24 (Sat) July 2010
by Kim JA’s nanny
at Sanjang Gwanggwangji
-Gapyeong, Gyeonggi, Korea-
with the Family, CBD et al.
Gimbap (김밥) is a Korean dish. It consists of vegetables (e.g., carrot and spinach and burdock root and radish) and meat/fish (e.g., beef and/or ham and/or fish cake and/or (artificial) crab meat) and egg and rice, all rolled in a sheet of dried laver and sliced into cross-sections. While similar in appearance to a Japanese-style sushi roll, gimbap doesn’t include vinegar in the rice. The name means “dried laver (kim) rice (bap).” Each bite represents a self-contained well-balanced meal (without dairy, though some versions do include cheese). The number and variety of the individual ingredients make preparation extremely time and work intensive, thus symbolizing care and dedication when done at home. Once everything is ready to go, however, rolls can be quickly assembled in mass quantity, especially at snack shops and quick-fix eateries. Easily wrapped in a sleeve of aluminum foil, no utensils required, and best at room temperature, gimbap is the food of choice for picnics, meetings, and other situations requiring convenience, arguably one of the most popular daily food items in Korea. In many ways, it’s not unlike a burger.
The gimbap featured here is remarkable for the single-layer precision of the rice, which allows the other ingredients to play a more prominent role. Not at all conventional, but the smaller size is great for kids. Always a welcome contribution to our camp outings.
Sanjang Gwanggwangji is a car-camping campsite. Located about 55 km northeast of Seoul.
When I arrived this afternoon, the initial impression was distressingly lousy. First, although nature had not been a stated criterion in the selection process, my underlying camping philosophy is always that the experience should be somewhat removed from civilization, even if only from the overt signs urbanity. The campgrounds here were directly adjacent to the main road with a full view and within earshot of traffic, surrounded by concrete bridges, buildings and other infrastructure. The site itself, with asphalt parking lots, soccer fields, and rows of bungalows for noncampers, was far too industrialized to even try to pretend we had escaped the grip of the city. Second, the people, oh so many of them. We had anticipated crowds to be sure, and we were aware of the growing popularity of camping, but the teeming masses amidst the chaos of Korean car camping gear was enough to give us pause and wonder if perhaps the time had come to find a new pastime. And third, as a direct result of the second, we were forced to set up in one of the asphalt parking lots mentioned in the first, making the situation “car camping” in a literal sense. One of us couldn’t even pitch his tent, a model that requires driving pegs into the ground. Not an auspicious beginning to what had been intended as a quiet getaway to the country.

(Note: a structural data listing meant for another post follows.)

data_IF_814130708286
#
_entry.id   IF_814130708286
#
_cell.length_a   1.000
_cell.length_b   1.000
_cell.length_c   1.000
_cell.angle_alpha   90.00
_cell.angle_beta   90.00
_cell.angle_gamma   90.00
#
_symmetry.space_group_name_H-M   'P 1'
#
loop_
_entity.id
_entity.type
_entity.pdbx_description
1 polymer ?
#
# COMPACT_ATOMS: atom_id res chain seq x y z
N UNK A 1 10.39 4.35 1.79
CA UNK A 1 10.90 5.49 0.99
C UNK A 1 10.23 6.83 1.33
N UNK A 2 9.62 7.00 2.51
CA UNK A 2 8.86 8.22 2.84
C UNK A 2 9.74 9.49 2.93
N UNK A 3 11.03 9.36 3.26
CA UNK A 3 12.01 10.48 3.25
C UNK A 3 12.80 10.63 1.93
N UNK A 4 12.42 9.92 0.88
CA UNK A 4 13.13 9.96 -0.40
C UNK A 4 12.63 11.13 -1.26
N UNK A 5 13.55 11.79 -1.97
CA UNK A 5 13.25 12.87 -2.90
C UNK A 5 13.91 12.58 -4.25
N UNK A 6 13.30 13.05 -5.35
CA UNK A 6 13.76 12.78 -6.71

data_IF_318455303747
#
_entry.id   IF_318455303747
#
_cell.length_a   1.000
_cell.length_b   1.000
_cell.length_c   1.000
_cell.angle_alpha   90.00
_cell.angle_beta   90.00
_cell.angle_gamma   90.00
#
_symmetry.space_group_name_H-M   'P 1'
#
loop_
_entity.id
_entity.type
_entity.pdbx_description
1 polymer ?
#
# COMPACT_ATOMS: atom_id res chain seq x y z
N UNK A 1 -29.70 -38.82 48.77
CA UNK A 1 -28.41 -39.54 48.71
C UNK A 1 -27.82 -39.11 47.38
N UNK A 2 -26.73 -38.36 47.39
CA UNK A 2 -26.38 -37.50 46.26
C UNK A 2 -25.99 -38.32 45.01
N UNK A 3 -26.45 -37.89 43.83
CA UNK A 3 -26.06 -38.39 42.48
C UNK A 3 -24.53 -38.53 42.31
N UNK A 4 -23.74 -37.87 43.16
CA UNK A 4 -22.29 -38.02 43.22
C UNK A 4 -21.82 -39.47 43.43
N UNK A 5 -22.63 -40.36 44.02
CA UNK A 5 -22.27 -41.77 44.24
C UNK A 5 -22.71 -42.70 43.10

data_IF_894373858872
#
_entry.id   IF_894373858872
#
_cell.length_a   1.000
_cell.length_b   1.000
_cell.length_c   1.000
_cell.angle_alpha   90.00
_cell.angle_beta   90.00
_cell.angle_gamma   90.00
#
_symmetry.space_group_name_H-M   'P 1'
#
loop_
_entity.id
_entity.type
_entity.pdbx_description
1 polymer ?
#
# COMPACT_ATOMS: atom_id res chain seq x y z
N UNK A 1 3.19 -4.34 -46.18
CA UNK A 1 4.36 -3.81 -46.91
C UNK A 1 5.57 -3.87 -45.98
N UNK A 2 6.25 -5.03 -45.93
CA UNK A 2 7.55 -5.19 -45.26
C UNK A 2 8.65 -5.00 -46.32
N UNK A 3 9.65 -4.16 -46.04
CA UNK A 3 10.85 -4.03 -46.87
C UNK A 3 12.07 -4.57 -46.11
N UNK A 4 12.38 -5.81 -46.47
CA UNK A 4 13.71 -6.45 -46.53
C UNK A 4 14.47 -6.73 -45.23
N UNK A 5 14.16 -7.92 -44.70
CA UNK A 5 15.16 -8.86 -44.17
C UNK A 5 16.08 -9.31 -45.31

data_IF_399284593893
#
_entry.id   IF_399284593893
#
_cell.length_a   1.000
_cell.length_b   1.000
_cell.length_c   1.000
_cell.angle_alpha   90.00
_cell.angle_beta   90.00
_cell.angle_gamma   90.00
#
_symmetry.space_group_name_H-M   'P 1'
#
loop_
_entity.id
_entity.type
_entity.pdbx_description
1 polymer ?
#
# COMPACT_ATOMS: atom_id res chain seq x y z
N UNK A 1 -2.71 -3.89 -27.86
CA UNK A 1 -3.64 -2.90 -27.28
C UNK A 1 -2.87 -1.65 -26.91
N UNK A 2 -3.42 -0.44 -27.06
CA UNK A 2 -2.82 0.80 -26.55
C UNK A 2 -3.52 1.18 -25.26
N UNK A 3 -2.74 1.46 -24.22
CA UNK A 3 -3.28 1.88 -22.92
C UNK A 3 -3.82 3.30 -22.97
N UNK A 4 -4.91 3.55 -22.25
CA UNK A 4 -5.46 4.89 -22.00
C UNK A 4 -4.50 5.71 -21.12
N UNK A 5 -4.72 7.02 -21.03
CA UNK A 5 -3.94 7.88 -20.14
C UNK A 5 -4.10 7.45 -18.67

Within minutes, however – minutes, I tell you – my perspective changed completely. It turned out that our location was the best choice we could’ve made (had we been given a choice). Whereas the designated campgrounds and soccer fields where the majority of campers had set up were mud swamps due to recent heavy rainfall and poor drainage, our asphalt surface was clean and dry. We had secured a corner of the lot on the far edge of the grounds that was elevated and overlooked the river, which not only provided unobstructed views of the water and isolated us from the crowds but also gave us the gift of wind. “Beverly Hills,” one of us called it. And owing to the lack of surrounding vegetation, we were completely free from the nuisance of bugs.
Another revelation came from the experience of car camping with campers who know what they’re doing. In the past, my car camping trips often involved inviting non-camper friends or family, motivated by a four-pronged desire to go camping, to share time with my loved ones, to show off my skills, to persuade them to become campers themselves. But the hassle and expense of buying and preparing all the food and drinks, of packing the tent tarp tables chairs burners grills firewood gas lamps coolers silverware plates cups utensils cutting board paper towels mats sleeping bags mosquito repellent laundry line dishwashing detergent sponge and even the goddamn kitchen sink and getting it into the car and setting it up and disassembling it and reloading it into the car and then unpacking it, of cooking and cleaning and serving everyone, of attempting to ensure that everyone’s needs are met, like boiling a tub of water so that a friend could bathe in warm water – it just wasn’t worth it anymore. So I’d recently decided to give up car camping altogether, except with my family or when merited by a special occasion. But on this trip, with each member of the group contributing food and drinks and setting up their own gear and sharing in the cooking and cleanup and taking care of their own minimal needs, the situation was immediately comfortable and worry-free. The car camping policy has been revised to allow for trips with other bonafide campers.
In the end, in addition to the convenience, camping with campers was fun. We all knew why we were there, why we were not. We knew what to expect, what to appreciate, what not to expect, what to deplore. We learned from each other, teach each other. We shared.